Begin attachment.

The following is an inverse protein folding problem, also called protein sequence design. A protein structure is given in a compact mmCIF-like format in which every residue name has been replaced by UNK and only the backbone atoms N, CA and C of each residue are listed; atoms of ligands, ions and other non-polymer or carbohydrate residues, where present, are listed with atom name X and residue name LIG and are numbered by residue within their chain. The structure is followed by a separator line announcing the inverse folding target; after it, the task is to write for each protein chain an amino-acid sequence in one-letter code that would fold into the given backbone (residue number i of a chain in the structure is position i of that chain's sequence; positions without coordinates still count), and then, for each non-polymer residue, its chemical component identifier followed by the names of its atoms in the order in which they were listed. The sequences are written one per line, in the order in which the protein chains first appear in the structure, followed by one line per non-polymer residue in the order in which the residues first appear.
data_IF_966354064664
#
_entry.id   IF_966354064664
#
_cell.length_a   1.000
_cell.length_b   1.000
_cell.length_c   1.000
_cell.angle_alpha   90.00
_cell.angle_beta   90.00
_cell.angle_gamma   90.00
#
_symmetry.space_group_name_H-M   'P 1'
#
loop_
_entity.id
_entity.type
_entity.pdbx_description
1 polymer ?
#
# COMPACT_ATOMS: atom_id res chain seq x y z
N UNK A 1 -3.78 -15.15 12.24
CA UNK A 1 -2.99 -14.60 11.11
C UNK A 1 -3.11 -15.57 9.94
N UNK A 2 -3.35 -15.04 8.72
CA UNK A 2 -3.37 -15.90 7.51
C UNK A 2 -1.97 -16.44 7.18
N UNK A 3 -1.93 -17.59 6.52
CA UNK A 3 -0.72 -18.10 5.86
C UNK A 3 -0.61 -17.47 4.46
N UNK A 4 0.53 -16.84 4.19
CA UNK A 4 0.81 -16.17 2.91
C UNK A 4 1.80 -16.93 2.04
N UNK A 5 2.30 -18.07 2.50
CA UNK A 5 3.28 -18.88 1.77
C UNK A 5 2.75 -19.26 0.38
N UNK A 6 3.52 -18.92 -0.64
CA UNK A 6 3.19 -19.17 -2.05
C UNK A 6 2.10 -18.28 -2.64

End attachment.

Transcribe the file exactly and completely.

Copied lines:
The following is an inverse protein folding problem, also called protein sequence design. A protein structure is given in a compact mmCIF-like format in which every residue name has been replaced by UNK and only the backbone atoms N, CA and C of each residue are listed; atoms of ligands, ions and other non-polymer or carbohydrate residues, where present, are listed with atom name X and residue name LIG and are numbered by residue within their chain. The structure is followed by a separator line announcing the inverse folding target; after it, the task is to write for each protein chain an amino-acid sequence in one-letter code that would fold into the given backbone (residue number i of a chain in the structure is position i of that chain's sequence; positions without coordinates still count), and then, for each non-polymer residue, its chemical component identifier followed by the names of its atoms in the order in which they were listed. The sequences are written one per line, in the order in which the protein chains first appear in the structure, followed by one line per non-polymer residue in the order in which the residues first appear.
data_IF_966354064664
#
_entry.id   IF_966354064664
#
_cell.length_a   1.000
_cell.length_b   1.000
_cell.length_c   1.000
_cell.angle_alpha   90.00
_cell.angle_beta   90.00
_cell.angle_gamma   90.00
#
_symmetry.space_group_name_H-M   'P 1'
#
loop_
_entity.id
_entity.type
_entity.pdbx_description
1 polymer ?
#
# COMPACT_ATOMS: atom_id res chain seq x y z
N UNK A 1 -3.78 -15.15 12.24
CA UNK A 1 -2.99 -14.60 11.11
C UNK A 1 -3.11 -15.57 9.94
N UNK A 2 -3.35 -15.04 8.72
CA UNK A 2 -3.37 -15.90 7.51
C UNK A 2 -1.97 -16.44 7.18
N UNK A 3 -1.93 -17.59 6.52
CA UNK A 3 -0.72 -18.10 5.86
C UNK A 3 -0.61 -17.47 4.46
N UNK A 4 0.53 -16.84 4.19
CA UNK A 4 0.81 -16.17 2.91
C UNK A 4 1.80 -16.93 2.04
N UNK A 5 2.30 -18.07 2.50
CA UNK A 5 3.28 -18.88 1.77
C UNK A 5 2.75 -19.26 0.38
N UNK A 6 3.52 -18.92 -0.64
CA UNK A 6 3.19 -19.17 -2.05
C UNK A 6 2.10 -18.28 -2.64